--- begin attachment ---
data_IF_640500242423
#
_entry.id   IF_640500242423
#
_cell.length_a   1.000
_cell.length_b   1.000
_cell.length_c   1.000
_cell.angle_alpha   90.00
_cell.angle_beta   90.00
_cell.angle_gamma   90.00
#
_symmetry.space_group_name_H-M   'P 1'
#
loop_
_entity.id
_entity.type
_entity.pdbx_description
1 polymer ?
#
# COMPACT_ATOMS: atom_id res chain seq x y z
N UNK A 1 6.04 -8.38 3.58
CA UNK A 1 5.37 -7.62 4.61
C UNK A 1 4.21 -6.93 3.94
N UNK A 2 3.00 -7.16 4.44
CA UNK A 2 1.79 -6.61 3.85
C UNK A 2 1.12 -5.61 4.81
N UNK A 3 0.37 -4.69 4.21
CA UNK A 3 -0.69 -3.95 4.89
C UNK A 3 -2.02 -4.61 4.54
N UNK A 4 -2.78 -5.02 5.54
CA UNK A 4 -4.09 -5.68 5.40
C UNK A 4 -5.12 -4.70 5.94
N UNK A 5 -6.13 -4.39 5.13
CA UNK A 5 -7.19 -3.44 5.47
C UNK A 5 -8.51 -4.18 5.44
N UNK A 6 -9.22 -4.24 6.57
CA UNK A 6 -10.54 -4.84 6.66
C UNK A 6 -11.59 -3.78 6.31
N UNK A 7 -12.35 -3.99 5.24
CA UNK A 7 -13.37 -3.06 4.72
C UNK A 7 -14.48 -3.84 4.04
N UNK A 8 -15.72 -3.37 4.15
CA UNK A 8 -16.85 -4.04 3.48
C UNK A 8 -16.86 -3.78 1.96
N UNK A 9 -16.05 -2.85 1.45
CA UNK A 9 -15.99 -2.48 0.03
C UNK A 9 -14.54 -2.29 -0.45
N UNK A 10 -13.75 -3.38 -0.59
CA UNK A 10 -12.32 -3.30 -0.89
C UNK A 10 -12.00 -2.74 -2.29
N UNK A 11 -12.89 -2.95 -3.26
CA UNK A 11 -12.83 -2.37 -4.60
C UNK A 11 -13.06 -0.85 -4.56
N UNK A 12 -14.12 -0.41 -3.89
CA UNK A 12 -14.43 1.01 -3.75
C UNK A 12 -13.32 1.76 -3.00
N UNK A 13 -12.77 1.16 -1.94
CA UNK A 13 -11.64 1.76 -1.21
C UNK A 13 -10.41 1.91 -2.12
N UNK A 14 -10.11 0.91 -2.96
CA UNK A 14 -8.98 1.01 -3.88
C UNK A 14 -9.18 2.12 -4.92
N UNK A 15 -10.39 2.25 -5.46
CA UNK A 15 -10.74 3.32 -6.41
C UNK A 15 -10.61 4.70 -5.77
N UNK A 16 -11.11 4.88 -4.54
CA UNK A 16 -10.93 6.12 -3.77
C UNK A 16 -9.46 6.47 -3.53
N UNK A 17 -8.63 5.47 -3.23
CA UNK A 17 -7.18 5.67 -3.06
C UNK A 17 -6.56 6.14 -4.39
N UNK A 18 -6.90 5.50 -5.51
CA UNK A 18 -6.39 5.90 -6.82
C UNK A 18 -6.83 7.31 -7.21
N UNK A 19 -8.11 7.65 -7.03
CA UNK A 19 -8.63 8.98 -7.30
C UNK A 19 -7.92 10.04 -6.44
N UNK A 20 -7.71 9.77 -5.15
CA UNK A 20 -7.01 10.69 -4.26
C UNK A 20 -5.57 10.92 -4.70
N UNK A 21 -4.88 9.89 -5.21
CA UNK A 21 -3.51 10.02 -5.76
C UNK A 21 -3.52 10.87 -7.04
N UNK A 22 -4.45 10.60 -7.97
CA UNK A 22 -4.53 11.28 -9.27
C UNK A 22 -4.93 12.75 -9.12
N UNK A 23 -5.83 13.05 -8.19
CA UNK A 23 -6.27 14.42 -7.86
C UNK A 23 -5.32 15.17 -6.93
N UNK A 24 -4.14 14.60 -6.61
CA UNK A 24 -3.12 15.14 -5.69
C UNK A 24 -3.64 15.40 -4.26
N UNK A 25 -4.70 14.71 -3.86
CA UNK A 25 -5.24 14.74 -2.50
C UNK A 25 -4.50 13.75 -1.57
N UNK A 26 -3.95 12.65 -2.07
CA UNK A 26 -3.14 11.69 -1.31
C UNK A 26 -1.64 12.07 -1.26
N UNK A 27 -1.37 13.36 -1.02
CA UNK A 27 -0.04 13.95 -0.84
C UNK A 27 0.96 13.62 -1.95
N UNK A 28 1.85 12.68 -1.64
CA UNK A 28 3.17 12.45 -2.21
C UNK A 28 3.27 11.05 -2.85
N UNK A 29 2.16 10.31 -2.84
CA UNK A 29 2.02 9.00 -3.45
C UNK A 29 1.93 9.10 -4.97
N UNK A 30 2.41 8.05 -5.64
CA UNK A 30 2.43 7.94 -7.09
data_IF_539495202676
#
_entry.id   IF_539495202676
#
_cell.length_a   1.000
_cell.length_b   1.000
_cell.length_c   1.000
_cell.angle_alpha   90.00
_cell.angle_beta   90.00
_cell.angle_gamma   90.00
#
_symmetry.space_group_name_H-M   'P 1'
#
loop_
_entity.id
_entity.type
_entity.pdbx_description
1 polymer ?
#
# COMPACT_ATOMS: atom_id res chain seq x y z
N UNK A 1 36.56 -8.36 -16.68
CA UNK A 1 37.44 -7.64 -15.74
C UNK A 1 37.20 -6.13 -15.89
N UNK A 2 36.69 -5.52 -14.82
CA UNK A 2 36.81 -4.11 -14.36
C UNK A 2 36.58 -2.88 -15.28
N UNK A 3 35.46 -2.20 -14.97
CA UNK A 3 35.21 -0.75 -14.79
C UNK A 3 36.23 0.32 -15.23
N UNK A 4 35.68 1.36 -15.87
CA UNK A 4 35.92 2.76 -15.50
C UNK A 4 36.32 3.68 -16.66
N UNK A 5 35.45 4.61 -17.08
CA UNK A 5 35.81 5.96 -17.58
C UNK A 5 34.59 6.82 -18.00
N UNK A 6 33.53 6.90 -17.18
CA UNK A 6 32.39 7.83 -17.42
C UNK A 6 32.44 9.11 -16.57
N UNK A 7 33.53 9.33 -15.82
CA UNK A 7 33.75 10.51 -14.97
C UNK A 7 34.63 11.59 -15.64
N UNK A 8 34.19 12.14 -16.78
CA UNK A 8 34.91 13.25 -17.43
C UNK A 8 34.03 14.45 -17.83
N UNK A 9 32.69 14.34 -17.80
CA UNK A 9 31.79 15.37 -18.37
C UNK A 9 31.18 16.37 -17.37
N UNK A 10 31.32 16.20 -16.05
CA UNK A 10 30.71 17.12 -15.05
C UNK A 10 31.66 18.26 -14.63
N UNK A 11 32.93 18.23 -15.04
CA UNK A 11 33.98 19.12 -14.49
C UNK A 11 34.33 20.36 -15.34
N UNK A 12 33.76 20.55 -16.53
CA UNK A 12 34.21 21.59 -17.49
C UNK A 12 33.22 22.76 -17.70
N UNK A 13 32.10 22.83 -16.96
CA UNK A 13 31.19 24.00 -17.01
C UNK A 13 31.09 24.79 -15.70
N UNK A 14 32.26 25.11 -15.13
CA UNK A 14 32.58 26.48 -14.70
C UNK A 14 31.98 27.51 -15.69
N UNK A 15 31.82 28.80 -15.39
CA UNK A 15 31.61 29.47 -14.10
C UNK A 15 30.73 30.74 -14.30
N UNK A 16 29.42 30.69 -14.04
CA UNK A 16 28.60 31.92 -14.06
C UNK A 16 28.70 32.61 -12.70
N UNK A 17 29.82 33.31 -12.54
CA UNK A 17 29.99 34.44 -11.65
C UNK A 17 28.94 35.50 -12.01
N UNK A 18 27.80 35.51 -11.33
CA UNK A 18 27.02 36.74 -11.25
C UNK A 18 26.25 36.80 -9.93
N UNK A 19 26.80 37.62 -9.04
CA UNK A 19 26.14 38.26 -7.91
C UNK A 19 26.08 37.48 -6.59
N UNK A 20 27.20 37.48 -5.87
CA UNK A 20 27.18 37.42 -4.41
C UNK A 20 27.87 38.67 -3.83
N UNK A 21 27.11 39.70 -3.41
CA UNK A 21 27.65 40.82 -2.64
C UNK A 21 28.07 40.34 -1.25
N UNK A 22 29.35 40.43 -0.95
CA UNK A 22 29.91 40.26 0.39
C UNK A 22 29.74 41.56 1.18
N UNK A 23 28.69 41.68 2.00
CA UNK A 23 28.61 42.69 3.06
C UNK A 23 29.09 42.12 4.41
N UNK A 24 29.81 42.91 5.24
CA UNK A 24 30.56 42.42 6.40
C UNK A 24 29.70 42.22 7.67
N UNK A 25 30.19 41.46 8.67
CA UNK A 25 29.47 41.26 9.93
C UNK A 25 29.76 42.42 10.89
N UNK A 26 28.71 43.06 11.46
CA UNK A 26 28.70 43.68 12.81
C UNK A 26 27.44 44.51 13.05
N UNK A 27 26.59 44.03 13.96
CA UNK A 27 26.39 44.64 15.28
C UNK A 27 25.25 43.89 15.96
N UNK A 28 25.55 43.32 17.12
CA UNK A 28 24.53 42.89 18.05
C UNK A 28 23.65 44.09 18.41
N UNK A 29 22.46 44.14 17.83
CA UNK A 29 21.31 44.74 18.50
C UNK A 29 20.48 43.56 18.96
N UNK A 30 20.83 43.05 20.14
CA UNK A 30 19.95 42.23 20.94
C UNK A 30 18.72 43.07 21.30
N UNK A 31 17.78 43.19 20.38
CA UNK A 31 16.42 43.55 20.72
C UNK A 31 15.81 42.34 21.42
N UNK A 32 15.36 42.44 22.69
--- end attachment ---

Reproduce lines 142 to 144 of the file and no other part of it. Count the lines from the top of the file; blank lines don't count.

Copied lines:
N UNK A 5 35.45 4.61 -17.08
CA UNK A 5 35.81 5.96 -17.58
C UNK A 5 34.59 6.82 -18.00